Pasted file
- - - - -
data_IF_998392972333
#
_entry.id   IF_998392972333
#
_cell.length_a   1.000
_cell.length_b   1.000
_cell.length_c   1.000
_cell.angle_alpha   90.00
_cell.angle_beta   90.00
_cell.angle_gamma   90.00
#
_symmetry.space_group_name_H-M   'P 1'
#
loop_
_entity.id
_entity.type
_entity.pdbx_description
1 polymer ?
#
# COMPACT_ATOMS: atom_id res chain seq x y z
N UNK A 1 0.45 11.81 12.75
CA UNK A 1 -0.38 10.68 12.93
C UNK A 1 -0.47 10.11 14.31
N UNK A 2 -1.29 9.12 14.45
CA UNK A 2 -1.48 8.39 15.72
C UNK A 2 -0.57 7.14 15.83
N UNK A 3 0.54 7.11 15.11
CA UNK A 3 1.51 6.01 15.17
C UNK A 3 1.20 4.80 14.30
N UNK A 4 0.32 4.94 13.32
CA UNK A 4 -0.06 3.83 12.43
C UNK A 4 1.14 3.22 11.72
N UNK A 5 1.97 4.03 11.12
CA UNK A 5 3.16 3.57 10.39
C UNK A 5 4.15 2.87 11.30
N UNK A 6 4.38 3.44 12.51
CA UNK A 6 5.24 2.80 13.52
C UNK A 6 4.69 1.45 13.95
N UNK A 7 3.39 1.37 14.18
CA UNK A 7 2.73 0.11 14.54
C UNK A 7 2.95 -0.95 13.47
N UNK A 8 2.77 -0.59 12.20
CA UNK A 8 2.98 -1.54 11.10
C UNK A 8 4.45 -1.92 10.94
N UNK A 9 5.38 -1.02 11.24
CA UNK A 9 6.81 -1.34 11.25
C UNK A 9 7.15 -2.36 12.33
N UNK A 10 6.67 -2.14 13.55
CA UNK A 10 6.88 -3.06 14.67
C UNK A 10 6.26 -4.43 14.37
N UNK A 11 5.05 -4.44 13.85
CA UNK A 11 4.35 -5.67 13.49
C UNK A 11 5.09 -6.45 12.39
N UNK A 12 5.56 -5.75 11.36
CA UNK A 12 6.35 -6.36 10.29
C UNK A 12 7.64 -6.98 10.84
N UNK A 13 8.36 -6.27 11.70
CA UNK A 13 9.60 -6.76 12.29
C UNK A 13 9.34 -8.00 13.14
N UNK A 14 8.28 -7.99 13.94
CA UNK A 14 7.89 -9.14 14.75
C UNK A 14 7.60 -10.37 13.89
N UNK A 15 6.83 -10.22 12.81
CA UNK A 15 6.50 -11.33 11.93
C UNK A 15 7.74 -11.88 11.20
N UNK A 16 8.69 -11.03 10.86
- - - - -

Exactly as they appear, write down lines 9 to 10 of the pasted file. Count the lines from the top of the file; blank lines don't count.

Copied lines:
_cell.angle_beta   90.00
_cell.angle_gamma   90.00